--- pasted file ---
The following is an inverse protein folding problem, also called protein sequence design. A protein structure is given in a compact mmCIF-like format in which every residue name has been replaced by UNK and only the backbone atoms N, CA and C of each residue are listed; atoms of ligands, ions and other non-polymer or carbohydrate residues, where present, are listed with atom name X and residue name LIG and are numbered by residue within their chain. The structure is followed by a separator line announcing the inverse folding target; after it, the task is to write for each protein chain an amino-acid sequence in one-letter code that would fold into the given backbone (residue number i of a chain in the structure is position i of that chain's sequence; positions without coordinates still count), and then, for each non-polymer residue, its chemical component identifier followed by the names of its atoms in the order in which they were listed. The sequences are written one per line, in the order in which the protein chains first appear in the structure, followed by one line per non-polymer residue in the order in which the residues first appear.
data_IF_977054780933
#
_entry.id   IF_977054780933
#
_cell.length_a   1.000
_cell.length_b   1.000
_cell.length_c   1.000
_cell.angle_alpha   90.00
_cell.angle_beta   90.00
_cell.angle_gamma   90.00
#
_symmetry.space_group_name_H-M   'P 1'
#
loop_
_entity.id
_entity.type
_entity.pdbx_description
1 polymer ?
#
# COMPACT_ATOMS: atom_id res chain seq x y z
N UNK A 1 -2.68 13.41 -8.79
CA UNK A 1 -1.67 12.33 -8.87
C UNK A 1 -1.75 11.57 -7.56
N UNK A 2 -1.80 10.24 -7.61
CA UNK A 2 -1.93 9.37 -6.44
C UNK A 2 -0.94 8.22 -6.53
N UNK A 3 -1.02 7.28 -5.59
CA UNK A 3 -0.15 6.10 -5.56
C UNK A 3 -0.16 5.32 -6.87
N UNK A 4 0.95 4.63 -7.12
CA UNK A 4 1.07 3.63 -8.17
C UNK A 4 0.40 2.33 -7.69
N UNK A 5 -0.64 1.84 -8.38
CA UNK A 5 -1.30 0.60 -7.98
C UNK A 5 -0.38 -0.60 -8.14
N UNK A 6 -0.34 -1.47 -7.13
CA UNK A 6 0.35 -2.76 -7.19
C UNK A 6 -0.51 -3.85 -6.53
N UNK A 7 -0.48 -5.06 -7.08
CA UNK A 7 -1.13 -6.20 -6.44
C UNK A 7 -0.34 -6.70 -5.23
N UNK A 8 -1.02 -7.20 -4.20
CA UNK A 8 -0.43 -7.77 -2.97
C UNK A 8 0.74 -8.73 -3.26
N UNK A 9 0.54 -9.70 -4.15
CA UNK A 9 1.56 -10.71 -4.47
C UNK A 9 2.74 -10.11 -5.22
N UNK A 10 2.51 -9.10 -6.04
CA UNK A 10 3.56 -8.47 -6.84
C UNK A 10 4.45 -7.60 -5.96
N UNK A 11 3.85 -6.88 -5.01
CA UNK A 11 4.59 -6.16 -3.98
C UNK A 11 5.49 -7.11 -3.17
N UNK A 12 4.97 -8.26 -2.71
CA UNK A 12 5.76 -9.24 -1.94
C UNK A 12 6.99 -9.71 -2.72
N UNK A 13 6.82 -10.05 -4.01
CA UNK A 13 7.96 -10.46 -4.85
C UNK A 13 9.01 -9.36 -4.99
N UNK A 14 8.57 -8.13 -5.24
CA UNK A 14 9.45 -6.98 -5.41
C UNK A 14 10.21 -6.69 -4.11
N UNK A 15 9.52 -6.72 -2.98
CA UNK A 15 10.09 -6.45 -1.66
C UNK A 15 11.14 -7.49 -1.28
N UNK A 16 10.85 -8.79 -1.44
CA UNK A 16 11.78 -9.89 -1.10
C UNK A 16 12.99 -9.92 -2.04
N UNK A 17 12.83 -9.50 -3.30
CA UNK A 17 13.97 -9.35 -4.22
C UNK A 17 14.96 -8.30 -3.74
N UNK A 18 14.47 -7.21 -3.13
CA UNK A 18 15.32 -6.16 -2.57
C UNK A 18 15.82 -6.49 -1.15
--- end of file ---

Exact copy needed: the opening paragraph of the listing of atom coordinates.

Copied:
The following is an inverse protein folding problem, also called protein sequence design. A protein structure is given in a compact mmCIF-like format in which every residue name has been replaced by UNK and only the backbone atoms N, CA and C of each residue are listed; atoms of ligands, ions and other non-polymer or carbohydrate residues, where present, are listed with atom name X and residue name LIG and are numbered by residue within their chain. The structure is followed by a separator line announcing the inverse folding target; after it, the task is to write for each protein chain an amino-acid sequence in one-letter code that would fold into the given backbone (residue number i of a chain in the structure is position i of that chain's sequence; positions without coordinates still count), and then, for each non-polymer residue, its chemical component identifier followed by the names of its atoms in the order in which they were listed. The sequences are written one per line, in the order in which the protein chains first appear in the structure, followed by one line per non-polymer residue in the order in which the residues first appear.